OPIOID SERIES:

Obama endorses Gang plan as ‘good news’

President Obama on Tuesday hailed as “good news” a deficit-reduction package announced by the Senate’s Gang of Six.

Obama, making his third appearance in eight days in the White House briefing room, appeared to endorse the plan, which would reduce the deficit by $3.7 trillion over the next decade and eliminate $1 million in tax loopholes.

He said the group of six senators had come up with a proposal that the president said is “broadly consistent with the approach I’ve urged.”

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He also said the back-up plan being put together by Senate Majority Leader Harry ReidHarry Mason ReidDems walk tightrope on Pompeo nomination The Memo: Teens rankle the right with gun activism Dems to party: Go on offense with Trump’s alleged affairs MORE (D-Nev.) and Senate GOP leader Mitch McConnellAddison (Mitch) Mitchell McConnell32 male senators back Senate women's calls to change harassment rules Duckworth brings her baby to Senate vote, drawing a crowd FreedomWorks backs Jim Jordan for House Speaker MORE (Ky.) “continues to be a necessary approach to put forward” to ensure that the U.S. does not default if a broader deal fails to come together.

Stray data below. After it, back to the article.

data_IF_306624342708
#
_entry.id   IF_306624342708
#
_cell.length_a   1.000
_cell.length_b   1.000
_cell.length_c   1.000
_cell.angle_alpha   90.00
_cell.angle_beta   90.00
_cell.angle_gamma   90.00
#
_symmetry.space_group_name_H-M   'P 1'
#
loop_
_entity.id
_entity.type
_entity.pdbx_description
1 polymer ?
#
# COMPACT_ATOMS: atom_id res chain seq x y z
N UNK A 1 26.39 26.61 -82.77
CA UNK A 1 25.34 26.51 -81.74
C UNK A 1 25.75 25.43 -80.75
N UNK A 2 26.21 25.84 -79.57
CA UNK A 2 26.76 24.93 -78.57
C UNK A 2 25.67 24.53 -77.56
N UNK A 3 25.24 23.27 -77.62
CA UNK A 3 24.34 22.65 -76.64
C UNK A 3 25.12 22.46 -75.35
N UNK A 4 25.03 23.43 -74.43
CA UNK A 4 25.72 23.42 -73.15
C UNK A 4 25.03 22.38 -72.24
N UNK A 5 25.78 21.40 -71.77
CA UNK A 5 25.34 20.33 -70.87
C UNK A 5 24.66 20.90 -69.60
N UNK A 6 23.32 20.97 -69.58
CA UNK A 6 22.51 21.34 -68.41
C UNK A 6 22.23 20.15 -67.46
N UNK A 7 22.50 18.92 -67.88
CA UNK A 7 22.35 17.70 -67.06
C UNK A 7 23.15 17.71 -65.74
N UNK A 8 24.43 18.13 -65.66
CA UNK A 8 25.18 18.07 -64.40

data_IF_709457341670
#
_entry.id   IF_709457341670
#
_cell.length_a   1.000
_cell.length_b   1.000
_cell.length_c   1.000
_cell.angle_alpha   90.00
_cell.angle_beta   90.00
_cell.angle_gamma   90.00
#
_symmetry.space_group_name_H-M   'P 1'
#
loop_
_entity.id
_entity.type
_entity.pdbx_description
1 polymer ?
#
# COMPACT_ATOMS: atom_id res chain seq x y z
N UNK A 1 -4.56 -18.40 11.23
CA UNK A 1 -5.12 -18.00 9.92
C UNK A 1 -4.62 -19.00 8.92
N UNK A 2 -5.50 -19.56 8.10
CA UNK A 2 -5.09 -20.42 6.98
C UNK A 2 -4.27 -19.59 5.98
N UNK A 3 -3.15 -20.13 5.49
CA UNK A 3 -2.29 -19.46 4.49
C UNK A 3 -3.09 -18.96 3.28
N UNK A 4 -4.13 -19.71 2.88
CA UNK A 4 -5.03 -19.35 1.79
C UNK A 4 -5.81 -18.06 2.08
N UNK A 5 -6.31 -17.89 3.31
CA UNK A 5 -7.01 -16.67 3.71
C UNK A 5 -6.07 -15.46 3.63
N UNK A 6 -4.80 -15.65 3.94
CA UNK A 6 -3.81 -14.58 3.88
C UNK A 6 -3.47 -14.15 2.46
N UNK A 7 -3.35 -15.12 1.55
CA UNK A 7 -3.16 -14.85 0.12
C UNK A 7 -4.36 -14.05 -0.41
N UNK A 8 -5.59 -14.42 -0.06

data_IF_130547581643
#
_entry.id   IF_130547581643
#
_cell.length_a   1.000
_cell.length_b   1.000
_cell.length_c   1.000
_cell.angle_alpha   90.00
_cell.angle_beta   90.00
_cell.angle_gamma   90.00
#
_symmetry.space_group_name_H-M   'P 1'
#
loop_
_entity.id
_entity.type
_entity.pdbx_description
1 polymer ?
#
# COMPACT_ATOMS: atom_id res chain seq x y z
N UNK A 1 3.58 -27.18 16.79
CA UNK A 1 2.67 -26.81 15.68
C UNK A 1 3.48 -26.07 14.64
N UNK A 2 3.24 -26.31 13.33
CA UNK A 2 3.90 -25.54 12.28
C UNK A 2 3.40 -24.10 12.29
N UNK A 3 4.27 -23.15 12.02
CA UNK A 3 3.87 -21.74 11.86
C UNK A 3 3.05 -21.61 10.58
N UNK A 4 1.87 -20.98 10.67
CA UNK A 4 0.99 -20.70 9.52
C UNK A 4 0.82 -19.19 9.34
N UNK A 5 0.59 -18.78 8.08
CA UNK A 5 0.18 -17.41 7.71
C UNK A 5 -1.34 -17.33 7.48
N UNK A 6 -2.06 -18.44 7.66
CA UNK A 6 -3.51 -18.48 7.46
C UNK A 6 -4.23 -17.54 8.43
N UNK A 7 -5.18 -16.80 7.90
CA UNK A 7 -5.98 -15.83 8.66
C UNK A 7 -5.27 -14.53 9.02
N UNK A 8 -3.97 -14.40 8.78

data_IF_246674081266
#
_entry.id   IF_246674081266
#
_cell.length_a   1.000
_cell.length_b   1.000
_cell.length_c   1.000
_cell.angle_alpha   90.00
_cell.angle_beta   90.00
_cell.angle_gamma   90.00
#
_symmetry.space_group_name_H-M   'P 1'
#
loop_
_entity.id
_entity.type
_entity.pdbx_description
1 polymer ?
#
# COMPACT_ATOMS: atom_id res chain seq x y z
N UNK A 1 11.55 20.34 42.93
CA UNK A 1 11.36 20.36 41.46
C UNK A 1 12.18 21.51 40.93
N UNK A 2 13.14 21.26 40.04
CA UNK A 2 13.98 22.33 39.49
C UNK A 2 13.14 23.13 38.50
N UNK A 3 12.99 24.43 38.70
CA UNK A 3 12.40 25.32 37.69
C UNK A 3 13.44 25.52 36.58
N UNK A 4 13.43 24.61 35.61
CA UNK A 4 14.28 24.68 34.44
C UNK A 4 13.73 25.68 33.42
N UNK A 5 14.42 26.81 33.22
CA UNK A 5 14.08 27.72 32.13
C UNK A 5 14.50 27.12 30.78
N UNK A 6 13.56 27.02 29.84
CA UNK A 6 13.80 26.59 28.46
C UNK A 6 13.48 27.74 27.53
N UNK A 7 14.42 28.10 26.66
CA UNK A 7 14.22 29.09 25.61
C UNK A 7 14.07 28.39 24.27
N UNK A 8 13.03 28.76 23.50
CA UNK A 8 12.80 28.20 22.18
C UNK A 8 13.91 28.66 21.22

Obama warned that time is running out, and that here, in the “11th hour,” Democratic and Republican leaders on Wednesday should be “prepared to start talking turkey.”

The president acknowledged that the economy and Wall Street have thus far acted as though Washington will arrive at a deal, but he warned that it will not last.

“So far at least, the markets have shown confidence that the leaders in Washington aren’t going to send the economy over a cliff,” Obama said.

But if a deal fails to materialize, the president said, the markets, the American people and the world will “start reacting adversely fairly quickly.”

The president said there is no time left for “symbolic gestures” or posturing.

The president dismissed the “Cut, Cap and Balance” measure backed by House Republicans that will come up for a floor vote on Tuesday, but said he understood “the need for them to test that proposition.”

Obama on Monday threatened to veto the measure, which is dead on arrival in the Democratic-controlled Senate.

The president also said he would call House Speaker John BoehnerJohn Andrew BoehnerSome doubt McCarthy or Scalise will ever lead House GOP Lobbying World McCarthy courts conservatives in Speaker's bid MORE (R-Ohio) and arrange for more meetings at the White House.